Civil Liberties

School Tried to Expel a Student For Tweeting Two Words About Kissing a Teacher: 'Actually, Yeah.'

High school kids have free speech rights, too.



A Minnesota student who had to transfer high schools to avoid an expulsion for an incredibly short, wholly inoffensive Tweet can sue the district for violating his First and Fourteenth Amendment rights, a federal judge ruled.

The student, Reid Sagehorn, first landed himself in trouble with Elk River School District administrators in January of 2014, according to Education Week. He was asked on an internet message board whether he had made out with a certain 28-year-old teacher at Rogers High School; he tweeted his two-word answer: "actually, yeah." Sagehorn later claimed that he was joking.

Superintendent Mike Bezek didn't think the Tweet was funny. Sagehorn was initially suspended for five days. His punishment was then increased to 10 days, but dragged on for weeks. He eventually transferred schools to avoid expulsion.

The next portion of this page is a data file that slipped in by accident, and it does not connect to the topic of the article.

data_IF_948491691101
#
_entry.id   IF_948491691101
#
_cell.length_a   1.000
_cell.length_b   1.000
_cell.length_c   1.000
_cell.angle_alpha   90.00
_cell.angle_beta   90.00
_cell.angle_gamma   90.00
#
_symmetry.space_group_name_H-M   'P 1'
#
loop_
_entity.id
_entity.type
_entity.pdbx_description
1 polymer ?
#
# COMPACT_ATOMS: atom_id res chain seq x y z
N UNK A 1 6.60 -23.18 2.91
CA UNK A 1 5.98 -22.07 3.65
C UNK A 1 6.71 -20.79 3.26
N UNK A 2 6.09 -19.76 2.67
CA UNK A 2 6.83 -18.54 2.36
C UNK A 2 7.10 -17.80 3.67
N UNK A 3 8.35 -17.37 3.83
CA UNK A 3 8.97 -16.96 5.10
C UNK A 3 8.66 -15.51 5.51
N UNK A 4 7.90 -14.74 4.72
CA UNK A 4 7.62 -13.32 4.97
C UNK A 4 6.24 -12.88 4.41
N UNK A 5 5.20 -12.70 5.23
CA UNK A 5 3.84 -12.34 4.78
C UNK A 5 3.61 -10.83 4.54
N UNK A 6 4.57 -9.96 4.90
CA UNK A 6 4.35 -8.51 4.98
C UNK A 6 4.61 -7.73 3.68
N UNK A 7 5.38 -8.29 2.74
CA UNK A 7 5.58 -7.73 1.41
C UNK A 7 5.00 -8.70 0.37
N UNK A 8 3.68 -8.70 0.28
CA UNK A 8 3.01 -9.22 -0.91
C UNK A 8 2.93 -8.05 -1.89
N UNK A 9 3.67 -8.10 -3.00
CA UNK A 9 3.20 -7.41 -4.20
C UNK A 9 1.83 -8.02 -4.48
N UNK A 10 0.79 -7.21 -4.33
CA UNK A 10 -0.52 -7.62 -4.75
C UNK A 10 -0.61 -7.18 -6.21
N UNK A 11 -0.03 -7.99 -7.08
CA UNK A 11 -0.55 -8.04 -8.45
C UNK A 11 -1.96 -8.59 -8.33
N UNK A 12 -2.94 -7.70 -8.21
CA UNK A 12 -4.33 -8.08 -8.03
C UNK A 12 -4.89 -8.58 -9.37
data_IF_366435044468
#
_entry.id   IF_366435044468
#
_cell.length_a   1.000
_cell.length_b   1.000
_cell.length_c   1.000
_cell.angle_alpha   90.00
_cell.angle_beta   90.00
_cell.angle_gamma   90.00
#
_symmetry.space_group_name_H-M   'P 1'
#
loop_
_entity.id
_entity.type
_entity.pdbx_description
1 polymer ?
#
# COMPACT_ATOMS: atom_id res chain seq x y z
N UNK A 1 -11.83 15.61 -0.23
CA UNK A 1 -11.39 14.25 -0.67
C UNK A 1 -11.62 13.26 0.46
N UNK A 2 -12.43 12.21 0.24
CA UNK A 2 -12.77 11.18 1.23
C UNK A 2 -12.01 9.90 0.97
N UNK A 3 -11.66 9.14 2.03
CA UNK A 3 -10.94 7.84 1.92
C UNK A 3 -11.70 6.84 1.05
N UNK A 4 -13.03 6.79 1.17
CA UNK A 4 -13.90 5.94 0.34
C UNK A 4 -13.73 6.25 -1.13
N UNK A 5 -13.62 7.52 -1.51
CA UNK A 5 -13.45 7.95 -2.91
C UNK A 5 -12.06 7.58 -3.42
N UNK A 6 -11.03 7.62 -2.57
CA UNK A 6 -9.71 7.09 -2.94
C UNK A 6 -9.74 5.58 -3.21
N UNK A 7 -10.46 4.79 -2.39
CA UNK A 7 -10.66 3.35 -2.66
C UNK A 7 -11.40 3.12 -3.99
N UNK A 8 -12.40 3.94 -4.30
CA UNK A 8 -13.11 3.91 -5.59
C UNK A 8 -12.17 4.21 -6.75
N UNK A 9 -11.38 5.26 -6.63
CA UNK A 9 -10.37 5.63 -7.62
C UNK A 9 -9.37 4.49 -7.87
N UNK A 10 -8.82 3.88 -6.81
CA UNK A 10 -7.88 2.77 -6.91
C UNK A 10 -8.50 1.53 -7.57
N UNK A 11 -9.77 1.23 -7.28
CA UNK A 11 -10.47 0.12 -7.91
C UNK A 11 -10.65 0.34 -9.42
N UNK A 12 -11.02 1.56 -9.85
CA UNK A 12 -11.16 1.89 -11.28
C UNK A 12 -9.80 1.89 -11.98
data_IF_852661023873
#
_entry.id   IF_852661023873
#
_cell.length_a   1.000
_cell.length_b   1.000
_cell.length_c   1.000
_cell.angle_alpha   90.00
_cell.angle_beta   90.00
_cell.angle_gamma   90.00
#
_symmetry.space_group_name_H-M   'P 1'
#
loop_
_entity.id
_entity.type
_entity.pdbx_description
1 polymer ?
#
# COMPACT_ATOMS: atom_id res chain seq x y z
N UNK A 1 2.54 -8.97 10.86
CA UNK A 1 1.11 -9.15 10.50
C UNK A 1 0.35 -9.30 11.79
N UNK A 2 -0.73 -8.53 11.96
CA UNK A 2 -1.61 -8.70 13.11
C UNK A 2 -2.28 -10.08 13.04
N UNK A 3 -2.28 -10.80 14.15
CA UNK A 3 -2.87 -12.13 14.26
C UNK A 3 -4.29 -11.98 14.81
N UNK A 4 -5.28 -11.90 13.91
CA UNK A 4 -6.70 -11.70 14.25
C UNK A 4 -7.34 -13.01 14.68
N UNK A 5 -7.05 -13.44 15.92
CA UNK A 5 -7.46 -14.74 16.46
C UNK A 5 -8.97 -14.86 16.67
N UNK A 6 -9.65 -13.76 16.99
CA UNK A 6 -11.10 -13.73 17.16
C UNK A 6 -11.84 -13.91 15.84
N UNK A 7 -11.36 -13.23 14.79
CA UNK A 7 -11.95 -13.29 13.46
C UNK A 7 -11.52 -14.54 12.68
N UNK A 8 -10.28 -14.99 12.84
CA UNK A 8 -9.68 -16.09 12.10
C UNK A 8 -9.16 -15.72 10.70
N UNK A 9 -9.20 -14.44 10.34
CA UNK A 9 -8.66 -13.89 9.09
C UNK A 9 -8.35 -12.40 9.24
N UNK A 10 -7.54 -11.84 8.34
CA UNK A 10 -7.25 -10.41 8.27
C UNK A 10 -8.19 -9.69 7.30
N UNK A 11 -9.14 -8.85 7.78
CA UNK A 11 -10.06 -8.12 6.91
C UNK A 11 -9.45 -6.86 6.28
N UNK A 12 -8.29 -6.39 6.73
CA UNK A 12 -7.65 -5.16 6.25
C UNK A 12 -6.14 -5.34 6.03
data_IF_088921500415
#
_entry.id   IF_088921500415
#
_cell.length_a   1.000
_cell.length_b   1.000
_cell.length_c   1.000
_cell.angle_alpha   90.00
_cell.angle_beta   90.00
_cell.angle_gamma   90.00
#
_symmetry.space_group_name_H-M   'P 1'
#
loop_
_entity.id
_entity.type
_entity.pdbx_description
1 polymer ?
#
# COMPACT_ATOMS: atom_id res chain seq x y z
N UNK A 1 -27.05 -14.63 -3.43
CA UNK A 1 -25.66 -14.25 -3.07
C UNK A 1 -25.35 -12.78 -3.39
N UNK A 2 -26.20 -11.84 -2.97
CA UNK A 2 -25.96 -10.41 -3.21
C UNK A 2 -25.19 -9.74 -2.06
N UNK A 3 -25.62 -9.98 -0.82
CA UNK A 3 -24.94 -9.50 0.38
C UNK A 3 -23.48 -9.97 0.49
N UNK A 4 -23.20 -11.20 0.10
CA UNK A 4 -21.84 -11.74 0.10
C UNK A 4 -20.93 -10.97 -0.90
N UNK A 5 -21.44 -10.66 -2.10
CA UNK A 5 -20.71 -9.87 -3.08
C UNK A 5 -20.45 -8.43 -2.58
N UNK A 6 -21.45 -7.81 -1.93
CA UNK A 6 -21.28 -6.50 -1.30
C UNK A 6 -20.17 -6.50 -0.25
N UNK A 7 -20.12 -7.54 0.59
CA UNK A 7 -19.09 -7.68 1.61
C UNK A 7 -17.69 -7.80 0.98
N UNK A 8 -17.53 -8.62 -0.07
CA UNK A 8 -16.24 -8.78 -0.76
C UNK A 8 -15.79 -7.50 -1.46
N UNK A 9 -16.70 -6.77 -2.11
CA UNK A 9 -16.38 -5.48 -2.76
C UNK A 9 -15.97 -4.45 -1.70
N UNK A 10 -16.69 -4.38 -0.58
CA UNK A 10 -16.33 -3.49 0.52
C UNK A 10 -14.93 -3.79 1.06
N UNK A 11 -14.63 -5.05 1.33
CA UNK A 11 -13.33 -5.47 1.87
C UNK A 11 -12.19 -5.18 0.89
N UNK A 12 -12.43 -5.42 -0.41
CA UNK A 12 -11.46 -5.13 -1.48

Sagehorn was an honors student and captain of the Rogers football team before he transferred.

As if the ruin of Sagehorn's academic life wasn't enough, Police Chief Jeffrey Beahan told media outlets that the teenager could face felony charges. District officials argued that the tweet was obscene.

That's utter nonsense, of course. Sagehorn's mildly suggestive statement about kissing a teacher doesn't even come close to crossing the line into obscenity territory.

Sagehorn is now suing the school district and police chief. Last week, a federal judge declined to dismiss the suit, ruling that it should proceed. That's good news for Sagehorn—who will likely be compensated for damages in an eventual settlement—and very bad news for the bullying authority figures who made his life miserable for no good reason. Teens don't lose the right to say stupid things merely because everything is offensive to edu-crats.